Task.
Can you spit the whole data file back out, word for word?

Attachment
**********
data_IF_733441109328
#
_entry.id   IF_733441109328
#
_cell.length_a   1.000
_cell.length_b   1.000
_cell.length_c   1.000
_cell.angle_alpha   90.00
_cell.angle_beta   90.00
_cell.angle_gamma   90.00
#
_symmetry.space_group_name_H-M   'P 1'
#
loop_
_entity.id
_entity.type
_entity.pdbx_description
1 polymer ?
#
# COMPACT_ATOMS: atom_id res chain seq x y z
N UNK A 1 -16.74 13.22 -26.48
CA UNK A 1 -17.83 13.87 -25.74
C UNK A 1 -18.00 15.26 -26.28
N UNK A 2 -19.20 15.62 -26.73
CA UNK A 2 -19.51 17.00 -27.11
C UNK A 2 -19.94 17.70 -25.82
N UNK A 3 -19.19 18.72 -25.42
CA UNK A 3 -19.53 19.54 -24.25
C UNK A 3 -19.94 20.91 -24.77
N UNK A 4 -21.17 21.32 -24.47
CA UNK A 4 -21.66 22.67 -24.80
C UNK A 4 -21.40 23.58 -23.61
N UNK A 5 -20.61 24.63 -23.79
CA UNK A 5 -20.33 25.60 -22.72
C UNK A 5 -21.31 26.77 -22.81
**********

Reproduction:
data_IF_733441109328
#
_entry.id   IF_733441109328
#
_cell.length_a   1.000
_cell.length_b   1.000
_cell.length_c   1.000
_cell.angle_alpha   90.00
_cell.angle_beta   90.00
_cell.angle_gamma   90.00
#
_symmetry.space_group_name_H-M   'P 1'
#
loop_
_entity.id
_entity.type
_entity.pdbx_description
1 polymer ?
#
# COMPACT_ATOMS: atom_id res chain seq x y z
N UNK A 1 -16.74 13.22 -26.48
CA UNK A 1 -17.83 13.87 -25.74
C UNK A 1 -18.00 15.26 -26.28
N UNK A 2 -19.20 15.62 -26.73
CA UNK A 2 -19.51 17.00 -27.11
C UNK A 2 -19.94 17.70 -25.82
N UNK A 3 -19.19 18.72 -25.42
CA UNK A 3 -19.53 19.54 -24.25
C UNK A 3 -19.94 20.91 -24.77
N UNK A 4 -21.17 21.32 -24.47
CA UNK A 4 -21.66 22.67 -24.80
C UNK A 4 -21.40 23.58 -23.61
N UNK A 5 -20.61 24.63 -23.79
CA UNK A 5 -20.33 25.60 -22.72
C UNK A 5 -21.31 26.77 -22.81